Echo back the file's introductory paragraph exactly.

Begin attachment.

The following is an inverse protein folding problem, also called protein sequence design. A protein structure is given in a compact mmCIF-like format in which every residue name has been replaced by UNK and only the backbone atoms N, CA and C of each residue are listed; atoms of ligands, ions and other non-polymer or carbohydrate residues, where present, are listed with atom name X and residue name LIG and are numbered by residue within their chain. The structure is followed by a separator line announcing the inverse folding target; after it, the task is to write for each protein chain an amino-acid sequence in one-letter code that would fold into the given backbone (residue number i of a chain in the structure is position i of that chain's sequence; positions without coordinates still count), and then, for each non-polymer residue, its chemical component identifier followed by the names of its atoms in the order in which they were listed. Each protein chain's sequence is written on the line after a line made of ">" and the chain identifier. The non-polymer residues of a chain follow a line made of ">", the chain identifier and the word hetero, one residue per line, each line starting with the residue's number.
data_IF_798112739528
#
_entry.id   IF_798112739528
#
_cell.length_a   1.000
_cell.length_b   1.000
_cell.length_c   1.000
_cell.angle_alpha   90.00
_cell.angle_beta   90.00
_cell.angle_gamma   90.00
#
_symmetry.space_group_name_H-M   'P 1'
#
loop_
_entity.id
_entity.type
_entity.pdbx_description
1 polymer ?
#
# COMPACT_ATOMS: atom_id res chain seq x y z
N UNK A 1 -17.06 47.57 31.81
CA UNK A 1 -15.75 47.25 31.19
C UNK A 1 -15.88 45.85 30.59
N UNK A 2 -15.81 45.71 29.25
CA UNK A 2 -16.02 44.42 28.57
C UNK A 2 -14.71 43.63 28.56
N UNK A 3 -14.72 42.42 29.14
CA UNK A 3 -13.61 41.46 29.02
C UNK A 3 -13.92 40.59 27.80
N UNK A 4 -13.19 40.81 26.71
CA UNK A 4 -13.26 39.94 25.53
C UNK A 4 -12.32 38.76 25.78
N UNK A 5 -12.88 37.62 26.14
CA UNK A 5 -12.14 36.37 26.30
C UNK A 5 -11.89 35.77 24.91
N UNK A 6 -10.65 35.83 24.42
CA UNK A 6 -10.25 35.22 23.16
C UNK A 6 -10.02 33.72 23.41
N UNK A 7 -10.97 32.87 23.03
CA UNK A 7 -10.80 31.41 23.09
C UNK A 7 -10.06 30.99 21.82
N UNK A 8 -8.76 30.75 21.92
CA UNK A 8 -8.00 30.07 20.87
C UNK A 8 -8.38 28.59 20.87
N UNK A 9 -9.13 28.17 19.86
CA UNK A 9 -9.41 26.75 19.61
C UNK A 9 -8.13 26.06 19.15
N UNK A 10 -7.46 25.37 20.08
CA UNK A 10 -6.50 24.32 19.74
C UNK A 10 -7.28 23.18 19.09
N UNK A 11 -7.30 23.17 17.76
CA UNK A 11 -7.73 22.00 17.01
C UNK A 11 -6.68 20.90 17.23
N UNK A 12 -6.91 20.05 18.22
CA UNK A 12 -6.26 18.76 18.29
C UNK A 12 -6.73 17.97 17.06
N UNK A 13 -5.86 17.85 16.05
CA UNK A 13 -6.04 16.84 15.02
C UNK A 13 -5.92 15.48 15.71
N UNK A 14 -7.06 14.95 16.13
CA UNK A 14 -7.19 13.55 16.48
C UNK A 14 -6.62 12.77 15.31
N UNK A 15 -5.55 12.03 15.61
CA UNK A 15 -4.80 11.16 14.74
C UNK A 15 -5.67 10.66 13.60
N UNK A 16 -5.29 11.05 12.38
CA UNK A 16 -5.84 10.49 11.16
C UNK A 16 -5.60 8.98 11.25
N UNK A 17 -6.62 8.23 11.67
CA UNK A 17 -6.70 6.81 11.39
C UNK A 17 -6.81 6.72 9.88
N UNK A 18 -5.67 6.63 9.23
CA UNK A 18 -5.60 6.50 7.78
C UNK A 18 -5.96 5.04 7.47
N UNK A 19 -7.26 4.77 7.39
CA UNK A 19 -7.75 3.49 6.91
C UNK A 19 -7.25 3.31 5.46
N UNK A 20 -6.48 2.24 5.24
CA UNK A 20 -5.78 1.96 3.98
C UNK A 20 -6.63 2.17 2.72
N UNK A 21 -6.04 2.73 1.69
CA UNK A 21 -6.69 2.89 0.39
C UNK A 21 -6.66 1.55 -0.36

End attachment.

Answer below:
The following is an inverse protein folding problem, also called protein sequence design. A protein structure is given in a compact mmCIF-like format in which every residue name has been replaced by UNK and only the backbone atoms N, CA and C of each residue are listed; atoms of ligands, ions and other non-polymer or carbohydrate residues, where present, are listed with atom name X and residue name LIG and are numbered by residue within their chain. The structure is followed by a separator line announcing the inverse folding target; after it, the task is to write for each protein chain an amino-acid sequence in one-letter code that would fold into the given backbone (residue number i of a chain in the structure is position i of that chain's sequence; positions without coordinates still count), and then, for each non-polymer residue, its chemical component identifier followed by the names of its atoms in the order in which they were listed. Each protein chain's sequence is written on the line after a line made of ">" and the chain identifier. The non-polymer residues of a chain follow a line made of ">", the chain identifier and the word hetero, one residue per line, each line starting with the residue's number.